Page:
And so it begins….
Eight months to wait. Are you looking forward to this instalment?
The Tank Museum is a collection of armoured fighting vehicles at Bovington Camp in Dorset, South West England.
Outside the entrance to the car park at the museum is an A22 Churchill Mark I.
The Tank, Infantry, Mk IV (A22) Churchill was a British heavy infantry tank used in the Second World War, best known for its heavy armour, large longitudinal chassis with all-around tracks with multiple bogies, its ability to climb steep slopes, and its use as the basis of many specialist vehicles. It was one of the heaviest Allied tanks of the war.
The origins of the design lay in the expectation that war in Europe might be fought under similar conditions to those of the First World War, and emphasised the ability to cross difficult ground. The Churchill was rushed into production to build up British defences against a possible German invasion. The first vehicles had flaws that had to be overcome before the Churchill was accepted for wide use. After several Marks had been built, a better armoured version, the Mark VII, entered service.
The Churchill was used by British and Commonwealth forces in North Africa, Italy and North-West Europe. In addition, a few hundred were supplied to the USSR and used on the Eastern Front.
This A22 Churchill at the Tank Museum appears to have been completed as a Mark II but has since been altered to resemble a Mark I.
I have really enjoyed playing Great Escape Games’ rules, Dead Man’s Hand. It is an enjoyable set of rules that allow for games in the Old West. I like the mechanics and the ease of playing.
Great Escape have taken their rules into 1920s prohibition with The Chicago Way and these rules allow you to recreate the Untouchables.
Their next set of rules look very interesting with the addition of what looks like the undead into the Old West, with their new set, The Curse of Dead Man’s Hand.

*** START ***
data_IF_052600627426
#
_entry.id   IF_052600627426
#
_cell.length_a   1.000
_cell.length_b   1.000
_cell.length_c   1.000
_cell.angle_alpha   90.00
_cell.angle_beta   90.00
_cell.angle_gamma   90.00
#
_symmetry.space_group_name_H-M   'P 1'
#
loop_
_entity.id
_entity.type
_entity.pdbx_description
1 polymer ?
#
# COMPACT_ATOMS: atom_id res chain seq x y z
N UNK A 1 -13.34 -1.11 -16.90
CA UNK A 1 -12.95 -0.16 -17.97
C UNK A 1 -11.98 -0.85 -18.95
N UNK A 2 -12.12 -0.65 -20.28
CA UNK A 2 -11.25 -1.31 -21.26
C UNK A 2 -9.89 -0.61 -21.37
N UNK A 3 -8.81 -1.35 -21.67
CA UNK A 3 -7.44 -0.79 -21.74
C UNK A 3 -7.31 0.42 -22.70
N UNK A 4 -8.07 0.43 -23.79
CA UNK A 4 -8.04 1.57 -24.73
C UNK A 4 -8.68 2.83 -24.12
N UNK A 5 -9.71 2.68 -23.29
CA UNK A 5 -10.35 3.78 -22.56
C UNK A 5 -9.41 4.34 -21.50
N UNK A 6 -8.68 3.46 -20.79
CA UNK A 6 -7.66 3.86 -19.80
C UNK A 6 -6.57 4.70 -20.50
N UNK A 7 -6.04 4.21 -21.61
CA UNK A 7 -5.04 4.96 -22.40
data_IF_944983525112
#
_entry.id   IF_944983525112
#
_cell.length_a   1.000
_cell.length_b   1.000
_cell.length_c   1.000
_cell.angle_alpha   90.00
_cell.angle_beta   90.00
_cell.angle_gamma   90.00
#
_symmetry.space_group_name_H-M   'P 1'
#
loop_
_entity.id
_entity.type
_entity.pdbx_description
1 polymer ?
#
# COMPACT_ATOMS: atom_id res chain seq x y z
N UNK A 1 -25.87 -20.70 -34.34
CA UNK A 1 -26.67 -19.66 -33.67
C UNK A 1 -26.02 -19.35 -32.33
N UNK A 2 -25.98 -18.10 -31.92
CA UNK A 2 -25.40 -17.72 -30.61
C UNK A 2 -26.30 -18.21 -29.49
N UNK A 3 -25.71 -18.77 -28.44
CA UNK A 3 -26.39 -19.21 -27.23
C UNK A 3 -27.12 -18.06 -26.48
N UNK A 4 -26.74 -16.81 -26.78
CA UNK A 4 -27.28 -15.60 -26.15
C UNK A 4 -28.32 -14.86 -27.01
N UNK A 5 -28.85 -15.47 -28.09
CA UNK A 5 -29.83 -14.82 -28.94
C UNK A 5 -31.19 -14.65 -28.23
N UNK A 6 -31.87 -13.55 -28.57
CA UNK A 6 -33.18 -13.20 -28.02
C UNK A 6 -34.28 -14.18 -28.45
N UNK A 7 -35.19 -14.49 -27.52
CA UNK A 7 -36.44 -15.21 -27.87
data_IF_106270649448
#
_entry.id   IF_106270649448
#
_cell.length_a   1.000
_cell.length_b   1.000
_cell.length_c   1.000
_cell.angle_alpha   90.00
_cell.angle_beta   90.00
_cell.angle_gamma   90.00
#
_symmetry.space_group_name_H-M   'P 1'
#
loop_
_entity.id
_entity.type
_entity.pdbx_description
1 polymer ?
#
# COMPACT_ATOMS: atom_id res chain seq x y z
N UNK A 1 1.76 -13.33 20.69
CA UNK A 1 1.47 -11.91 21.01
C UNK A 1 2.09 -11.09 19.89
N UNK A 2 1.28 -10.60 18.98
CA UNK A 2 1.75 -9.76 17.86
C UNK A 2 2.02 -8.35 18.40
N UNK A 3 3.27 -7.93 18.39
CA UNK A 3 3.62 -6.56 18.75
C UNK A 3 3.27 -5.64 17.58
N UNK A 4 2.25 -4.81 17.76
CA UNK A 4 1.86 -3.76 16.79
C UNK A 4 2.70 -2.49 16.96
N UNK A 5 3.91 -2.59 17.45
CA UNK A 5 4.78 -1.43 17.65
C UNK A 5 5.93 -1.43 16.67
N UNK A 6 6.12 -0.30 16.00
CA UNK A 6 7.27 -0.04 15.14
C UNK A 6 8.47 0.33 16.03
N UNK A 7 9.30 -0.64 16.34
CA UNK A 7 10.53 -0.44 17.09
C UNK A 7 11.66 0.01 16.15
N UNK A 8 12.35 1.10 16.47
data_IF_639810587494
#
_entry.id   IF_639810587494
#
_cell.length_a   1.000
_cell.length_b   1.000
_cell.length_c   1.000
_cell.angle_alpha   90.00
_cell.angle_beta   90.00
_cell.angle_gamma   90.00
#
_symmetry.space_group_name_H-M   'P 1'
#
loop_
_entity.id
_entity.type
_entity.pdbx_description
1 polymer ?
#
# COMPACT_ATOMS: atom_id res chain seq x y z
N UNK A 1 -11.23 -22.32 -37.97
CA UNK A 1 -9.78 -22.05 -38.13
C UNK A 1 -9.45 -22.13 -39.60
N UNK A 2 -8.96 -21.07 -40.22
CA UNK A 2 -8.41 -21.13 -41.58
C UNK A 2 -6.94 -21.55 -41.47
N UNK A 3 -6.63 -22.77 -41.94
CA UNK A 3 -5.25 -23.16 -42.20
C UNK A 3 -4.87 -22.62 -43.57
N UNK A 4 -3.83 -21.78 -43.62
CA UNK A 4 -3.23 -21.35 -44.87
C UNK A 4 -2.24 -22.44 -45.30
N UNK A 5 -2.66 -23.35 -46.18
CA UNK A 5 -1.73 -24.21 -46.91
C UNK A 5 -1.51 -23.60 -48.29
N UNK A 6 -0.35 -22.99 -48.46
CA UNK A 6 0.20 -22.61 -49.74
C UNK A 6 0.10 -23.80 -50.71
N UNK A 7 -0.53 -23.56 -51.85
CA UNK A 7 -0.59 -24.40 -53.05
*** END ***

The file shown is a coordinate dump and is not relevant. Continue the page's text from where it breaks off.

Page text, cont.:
The curse has finally come to Dead Man’s Hand.Get together anybody you can, time to put petty rivalries aside and stand together against an enemy who shows no mercy, who will take it all, and leave you with nothing, not even your soul.
You need a copy of the Dead Man’s Hand rule book to use the source book.
As well as rules, there are going to be some new buildings from 4Ground, which you can see as background in these photographs from Great Escape Games.
These buildings look like they will also be useful for “normal” games of Dead Man’s Hand.
The Infantry Tank Mark II, best known as the Matilda, was a British infantry tank. The design began as the A12 specification in 1936, as a gun-armed counterpart to the first British infantry tank, the machine gun armed, two-man A11 Infantry Tank Mark I. The Mark I was also known as Matilda, and the larger A12 was initially known as the Matilda II, Matilda senior or Waltzing Matilda. The Mark I was abandoned in 1940, and from then on the A12 was almost always known simply as “the Matilda”.
With its heavy armour, the Matilda II was an excellent infantry support tank but with somewhat limited speed and armament. It was the only British tank to serve from the start of the war to its end, although it is particularly associated with the North Africa Campaign. It was replaced in front-line service by the lighter and less costly Infantry Tank Mk III Valentine beginning in late 1941.
This model is an SDD white metal kit that I bought in the 1990s.
Tiger I is the common name of a German heavy tank used in World War II, developed in 1942. The final official German designation was Panzerkampfwagen Tiger Ausf. E, often shortened to Tiger. It was an answer to the unexpectedly formidable Soviet armour encountered in the initial months of Operation Barbarossa, particularly the T-34 and the KV-1. The Tiger I design gave the Wehrmacht its first tank mounting the 88 mm gun, which had previously demonstrated its effectiveness against both air and ground targets. During the course of the war, the Tiger I saw combat on all German battlefronts. It was usually deployed in independent tank battalions, which proved to be quite formidable..
I have already purchased a Flames of War blister of the German Tiger I E. This model is an SDD white metal kit that I bought in the 1990s. Unlike the Flames of War model this has just four parts.
I am thinking that I might use it as an objective or in some kind of terrain, one of the reasons for using the image above as inspiration.